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What a difference a decade makes15th of April 2010
Now that the new decade is under way ECJ's Ann Laffeaty asks key industry figures about the major trends of the 'Noughties' – and which trends they think are likely to shape the cleaning sector over the next 10 years.
It is remarkable how much the world can change in just 10 years. The first decade of the new millennium has seen huge leaps in terms of technology as well as a growing awareness of environmental issues. The concept of recycling has taken off at last, and a greater regard is being paid to personal health and safety than ever before.
It is easy to see how the cleaning and hygiene industries have been affected by these changes – particularly when a series of pandemic threats and a world recession are added to the mix.
Cleaning machines represent one of the fastest moving sectors of the industry. But over the past 10 years new technologies have emerged as a direct result of other key 'trends' such as the demand for sustainable solutions and the need to reduce costs.
“The topics of the environment and sustainability have become increasingly important,” confirms marketing director of Hako-Werke Dr Ralf-Hendrik Steinkühler. “Evidence can be seen in developments in zero-emission drives and alternative energy systems that use less water and cleaning agents. Also, greater efforts have been made to reduce chemical consumption.”
He says the need to reduce costs has become increasingly urgent. “The industry has had to offer alternatives such as leasing, while the efficiency of cleaning has had to be improved to reduce costs without reducing quality,” he said. “Machine manufacturers have helped by providing machines with shorter set-up times, automatic filling systems, quick-charging batteries and reduced water and cleaning agent consumption.”
According to Steinkühler the next 10 years will see a greater focus on improving efficiency. “Today it is not sufficient to simply offer products - practical solutions must be provided,” he said. “Some manufacturers are offering additional services such as computer-aided economic calculators as well as alternatives to purchasing such as short-term leasing.
“Environmental aspects will also become more important and cleaning machines equipped with antibacterial tanks will have to be offered in hygiene-critical areas such as clinics, retirement homes and canteen kitchens. We will also see developments in battery technology that might help to make machines more compact while improving their performance.”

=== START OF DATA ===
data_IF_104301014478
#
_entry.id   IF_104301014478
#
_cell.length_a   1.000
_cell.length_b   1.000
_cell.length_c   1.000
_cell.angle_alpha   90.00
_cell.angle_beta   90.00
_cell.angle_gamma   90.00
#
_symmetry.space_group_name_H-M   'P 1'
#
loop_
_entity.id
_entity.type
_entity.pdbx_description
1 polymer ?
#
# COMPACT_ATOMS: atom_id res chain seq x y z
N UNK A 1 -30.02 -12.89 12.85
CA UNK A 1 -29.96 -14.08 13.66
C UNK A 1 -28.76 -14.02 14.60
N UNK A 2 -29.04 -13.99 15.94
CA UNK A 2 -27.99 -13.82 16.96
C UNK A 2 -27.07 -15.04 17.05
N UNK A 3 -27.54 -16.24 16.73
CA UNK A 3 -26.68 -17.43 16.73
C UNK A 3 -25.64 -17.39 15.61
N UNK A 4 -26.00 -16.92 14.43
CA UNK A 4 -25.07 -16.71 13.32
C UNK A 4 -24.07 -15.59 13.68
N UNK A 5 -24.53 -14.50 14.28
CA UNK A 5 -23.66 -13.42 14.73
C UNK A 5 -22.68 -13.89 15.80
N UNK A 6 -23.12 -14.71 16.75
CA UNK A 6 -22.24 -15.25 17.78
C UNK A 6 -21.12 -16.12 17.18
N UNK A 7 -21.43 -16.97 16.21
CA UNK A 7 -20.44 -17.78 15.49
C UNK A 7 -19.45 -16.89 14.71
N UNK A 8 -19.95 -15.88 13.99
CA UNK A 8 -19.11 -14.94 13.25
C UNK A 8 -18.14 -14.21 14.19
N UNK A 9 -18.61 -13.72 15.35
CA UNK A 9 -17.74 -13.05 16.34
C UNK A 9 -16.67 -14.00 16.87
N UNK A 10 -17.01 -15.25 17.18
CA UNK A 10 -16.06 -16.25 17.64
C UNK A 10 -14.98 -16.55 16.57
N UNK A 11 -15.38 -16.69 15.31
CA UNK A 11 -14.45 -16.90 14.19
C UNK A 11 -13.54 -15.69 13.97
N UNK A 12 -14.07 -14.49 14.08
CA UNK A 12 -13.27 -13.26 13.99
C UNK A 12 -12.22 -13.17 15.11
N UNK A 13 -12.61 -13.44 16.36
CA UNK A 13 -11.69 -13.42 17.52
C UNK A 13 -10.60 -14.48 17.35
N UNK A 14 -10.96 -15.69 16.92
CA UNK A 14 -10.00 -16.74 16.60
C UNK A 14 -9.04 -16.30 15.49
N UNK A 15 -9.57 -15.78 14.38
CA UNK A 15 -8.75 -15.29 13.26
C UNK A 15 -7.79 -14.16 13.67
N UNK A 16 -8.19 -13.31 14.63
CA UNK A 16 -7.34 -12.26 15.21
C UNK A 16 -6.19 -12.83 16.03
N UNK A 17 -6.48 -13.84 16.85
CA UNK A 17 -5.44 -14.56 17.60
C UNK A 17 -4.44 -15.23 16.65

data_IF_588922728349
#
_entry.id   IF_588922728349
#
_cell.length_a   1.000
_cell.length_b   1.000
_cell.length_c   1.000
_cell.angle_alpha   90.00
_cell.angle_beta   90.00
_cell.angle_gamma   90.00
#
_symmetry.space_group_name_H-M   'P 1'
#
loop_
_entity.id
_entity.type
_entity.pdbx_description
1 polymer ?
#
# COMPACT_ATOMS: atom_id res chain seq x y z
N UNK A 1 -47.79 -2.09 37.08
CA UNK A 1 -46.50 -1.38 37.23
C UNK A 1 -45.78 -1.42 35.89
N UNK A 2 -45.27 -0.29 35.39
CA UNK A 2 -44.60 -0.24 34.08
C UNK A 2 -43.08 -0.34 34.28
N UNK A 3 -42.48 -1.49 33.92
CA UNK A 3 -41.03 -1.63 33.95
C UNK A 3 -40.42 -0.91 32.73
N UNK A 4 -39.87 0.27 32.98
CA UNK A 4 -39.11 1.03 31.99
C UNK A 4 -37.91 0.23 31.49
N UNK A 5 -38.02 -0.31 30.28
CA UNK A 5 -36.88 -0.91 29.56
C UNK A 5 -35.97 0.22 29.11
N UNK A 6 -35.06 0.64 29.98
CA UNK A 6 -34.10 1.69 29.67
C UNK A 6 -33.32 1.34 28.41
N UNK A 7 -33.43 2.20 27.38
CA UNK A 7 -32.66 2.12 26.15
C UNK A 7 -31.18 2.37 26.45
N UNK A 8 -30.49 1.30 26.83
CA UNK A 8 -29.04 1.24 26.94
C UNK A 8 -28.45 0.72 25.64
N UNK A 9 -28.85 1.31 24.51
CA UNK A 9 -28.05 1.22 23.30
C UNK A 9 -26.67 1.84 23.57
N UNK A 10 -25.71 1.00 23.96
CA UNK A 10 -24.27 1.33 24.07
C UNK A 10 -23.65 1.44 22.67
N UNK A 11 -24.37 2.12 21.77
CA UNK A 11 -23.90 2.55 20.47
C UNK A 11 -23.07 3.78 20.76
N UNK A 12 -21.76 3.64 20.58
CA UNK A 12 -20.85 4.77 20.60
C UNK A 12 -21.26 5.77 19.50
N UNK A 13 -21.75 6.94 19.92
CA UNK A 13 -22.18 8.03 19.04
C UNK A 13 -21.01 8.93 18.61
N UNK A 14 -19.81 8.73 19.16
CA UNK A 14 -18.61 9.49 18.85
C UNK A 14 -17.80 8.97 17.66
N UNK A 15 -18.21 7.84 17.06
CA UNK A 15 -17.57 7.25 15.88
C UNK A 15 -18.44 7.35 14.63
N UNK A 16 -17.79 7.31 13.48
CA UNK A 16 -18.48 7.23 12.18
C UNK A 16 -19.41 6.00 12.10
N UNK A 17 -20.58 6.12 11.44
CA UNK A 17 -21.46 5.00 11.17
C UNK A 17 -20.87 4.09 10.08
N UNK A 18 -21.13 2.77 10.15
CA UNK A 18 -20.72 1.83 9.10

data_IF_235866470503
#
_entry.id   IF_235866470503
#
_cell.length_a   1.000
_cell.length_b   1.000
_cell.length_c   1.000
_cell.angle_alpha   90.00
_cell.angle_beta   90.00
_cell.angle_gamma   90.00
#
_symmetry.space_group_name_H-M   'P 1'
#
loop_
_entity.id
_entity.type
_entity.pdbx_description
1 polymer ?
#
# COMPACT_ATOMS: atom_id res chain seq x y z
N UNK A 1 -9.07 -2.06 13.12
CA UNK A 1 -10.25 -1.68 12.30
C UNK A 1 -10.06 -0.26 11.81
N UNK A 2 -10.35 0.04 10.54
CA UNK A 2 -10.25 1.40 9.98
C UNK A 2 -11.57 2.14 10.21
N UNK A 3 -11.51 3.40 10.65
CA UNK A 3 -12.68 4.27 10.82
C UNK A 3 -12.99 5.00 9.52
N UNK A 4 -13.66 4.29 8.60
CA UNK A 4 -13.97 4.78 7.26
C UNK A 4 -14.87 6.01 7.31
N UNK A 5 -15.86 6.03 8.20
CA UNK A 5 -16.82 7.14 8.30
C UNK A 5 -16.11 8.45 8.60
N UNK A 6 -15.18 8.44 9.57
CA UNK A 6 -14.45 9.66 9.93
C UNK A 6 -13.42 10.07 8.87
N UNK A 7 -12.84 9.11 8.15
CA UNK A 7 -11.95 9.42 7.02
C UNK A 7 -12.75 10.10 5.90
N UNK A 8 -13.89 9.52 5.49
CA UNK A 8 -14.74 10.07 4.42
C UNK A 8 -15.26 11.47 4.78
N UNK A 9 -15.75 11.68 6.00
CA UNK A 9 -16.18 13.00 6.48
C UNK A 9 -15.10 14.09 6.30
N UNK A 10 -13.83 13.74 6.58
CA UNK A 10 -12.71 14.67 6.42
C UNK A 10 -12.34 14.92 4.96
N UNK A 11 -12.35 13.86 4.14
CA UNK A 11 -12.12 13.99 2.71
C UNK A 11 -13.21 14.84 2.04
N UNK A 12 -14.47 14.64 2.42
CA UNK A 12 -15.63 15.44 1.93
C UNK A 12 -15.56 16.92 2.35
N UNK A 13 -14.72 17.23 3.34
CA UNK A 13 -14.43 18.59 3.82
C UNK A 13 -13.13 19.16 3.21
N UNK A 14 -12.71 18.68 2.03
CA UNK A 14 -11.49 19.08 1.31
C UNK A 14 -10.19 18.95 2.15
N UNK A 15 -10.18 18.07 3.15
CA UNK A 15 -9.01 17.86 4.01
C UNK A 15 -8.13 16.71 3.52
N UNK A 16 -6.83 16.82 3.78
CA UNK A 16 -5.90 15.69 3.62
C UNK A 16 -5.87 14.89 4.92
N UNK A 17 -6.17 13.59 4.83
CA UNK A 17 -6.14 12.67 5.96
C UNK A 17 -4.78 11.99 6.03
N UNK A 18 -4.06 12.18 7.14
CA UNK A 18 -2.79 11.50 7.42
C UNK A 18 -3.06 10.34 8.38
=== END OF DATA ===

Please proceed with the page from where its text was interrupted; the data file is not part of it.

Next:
EUnited Cleaning’s Peter Hug believes that increased efficiency and improved service levels have been the emerging trends in the cleaning machine sector. “Improvements in efficiency have significantly lowered machine-related costs and the industry has increased service levels in general,” he said. “Full service contracts and specialised warranty models are now seen as standard while after-sales services are state-of-the-art.”
He believes the next decade will bring two diverging trends in terms of machine design: some will feature a simpler design while others will offer increasing levels of automation. “Machines are developed for the needs of different markets and customers,” he said. “The advantages of the simpler design might be easier maintenance, whereas one ‘pro’ of the more sophisticated models will be higher efficiency.”
Issues such as sustainability, the environment and hygiene will be other industry drivers, he claims, while the relationship between manufacturers, distributors and end users may change. “In other industries we can already see that buying versus renting machines is a big issue,” he said. “Even sub-contracting models or hiring machinery along with a driver is becoming more prominent.”
Sustainability and increased efficiency have also been significant window cleaning trends says vice president of Ettore Products Europe Niels Ysbrandy, while increased safety has been achieved with the help of the water-fed pole. “Extension poles are a practical solution to the problem of high-rise cleaning,” he said. “The use of ladders is potentially dangerous and truck-mounted systems are not always practical since it can be difficult to park near a building that has a car park.”
He hopes the next decade will bring a change in the way new buildings are designed so that cleaning is considered from the outset. “If you are putting up a 50-storey building the energy costs will always be considered, but the people who design buildings are not really aware of the facilities management side.”